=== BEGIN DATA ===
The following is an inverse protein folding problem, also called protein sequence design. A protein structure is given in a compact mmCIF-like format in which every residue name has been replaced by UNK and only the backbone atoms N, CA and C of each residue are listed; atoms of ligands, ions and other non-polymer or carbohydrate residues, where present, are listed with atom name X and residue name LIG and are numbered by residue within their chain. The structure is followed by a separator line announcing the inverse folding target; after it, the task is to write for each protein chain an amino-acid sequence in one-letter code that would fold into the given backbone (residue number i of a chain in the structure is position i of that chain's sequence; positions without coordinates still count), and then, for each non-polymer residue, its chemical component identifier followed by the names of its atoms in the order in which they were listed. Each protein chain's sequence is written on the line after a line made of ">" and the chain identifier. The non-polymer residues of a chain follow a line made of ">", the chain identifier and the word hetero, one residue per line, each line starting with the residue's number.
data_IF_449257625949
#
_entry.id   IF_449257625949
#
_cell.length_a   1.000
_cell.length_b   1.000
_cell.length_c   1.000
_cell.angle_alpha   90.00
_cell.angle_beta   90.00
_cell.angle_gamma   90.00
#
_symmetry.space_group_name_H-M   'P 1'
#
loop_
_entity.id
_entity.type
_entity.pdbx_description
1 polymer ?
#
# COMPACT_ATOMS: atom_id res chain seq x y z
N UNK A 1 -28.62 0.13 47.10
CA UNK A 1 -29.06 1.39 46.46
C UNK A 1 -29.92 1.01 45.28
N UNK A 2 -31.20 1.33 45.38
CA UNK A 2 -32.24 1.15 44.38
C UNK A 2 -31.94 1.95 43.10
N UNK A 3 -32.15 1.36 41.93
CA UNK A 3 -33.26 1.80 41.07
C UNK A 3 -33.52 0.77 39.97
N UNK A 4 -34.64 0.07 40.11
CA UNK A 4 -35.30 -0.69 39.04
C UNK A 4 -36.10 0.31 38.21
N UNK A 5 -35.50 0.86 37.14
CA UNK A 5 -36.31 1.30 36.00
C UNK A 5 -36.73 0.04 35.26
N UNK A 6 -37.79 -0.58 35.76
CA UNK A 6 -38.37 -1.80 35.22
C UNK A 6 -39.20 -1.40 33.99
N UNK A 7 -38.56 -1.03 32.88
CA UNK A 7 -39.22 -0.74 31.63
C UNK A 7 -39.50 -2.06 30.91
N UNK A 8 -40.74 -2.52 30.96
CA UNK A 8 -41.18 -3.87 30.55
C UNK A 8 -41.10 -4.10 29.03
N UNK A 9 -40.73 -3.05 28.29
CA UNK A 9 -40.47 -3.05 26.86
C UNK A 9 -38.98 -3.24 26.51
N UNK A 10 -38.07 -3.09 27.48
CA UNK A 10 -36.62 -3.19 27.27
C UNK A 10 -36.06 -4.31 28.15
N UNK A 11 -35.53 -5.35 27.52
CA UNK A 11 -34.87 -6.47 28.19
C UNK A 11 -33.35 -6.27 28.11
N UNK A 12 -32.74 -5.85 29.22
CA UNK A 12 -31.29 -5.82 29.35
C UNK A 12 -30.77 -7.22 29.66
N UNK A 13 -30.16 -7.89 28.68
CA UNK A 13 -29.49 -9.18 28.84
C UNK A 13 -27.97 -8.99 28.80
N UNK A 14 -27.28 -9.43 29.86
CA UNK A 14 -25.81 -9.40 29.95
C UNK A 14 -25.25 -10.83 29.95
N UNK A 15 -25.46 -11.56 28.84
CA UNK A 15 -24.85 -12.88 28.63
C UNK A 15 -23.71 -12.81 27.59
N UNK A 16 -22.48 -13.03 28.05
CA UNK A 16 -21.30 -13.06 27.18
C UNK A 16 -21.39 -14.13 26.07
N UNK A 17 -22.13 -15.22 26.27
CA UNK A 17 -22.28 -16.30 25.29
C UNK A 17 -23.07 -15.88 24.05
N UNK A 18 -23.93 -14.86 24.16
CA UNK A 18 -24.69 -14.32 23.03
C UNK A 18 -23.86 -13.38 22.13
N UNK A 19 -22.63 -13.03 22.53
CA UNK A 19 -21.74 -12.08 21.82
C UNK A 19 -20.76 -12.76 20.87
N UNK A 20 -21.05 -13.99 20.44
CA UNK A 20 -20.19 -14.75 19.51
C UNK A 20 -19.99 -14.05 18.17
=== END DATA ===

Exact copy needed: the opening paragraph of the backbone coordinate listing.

The following is an inverse protein folding problem, also called protein sequence design. A protein structure is given in a compact mmCIF-like format in which every residue name has been replaced by UNK and only the backbone atoms N, CA and C of each residue are listed; atoms of ligands, ions and other non-polymer or carbohydrate residues, where present, are listed with atom name X and residue name LIG and are numbered by residue within their chain. The structure is followed by a separator line announcing the inverse folding target; after it, the task is to write for each protein chain an amino-acid sequence in one-letter code that would fold into the given backbone (residue number i of a chain in the structure is position i of that chain's sequence; positions without coordinates still count), and then, for each non-polymer residue, its chemical component identifier followed by the names of its atoms in the order in which they were listed. Each protein chain's sequence is written on the line after a line made of ">" and the chain identifier. The non-polymer residues of a chain follow a line made of ">", the chain identifier and the word hetero, one residue per line, each line starting with the residue's number.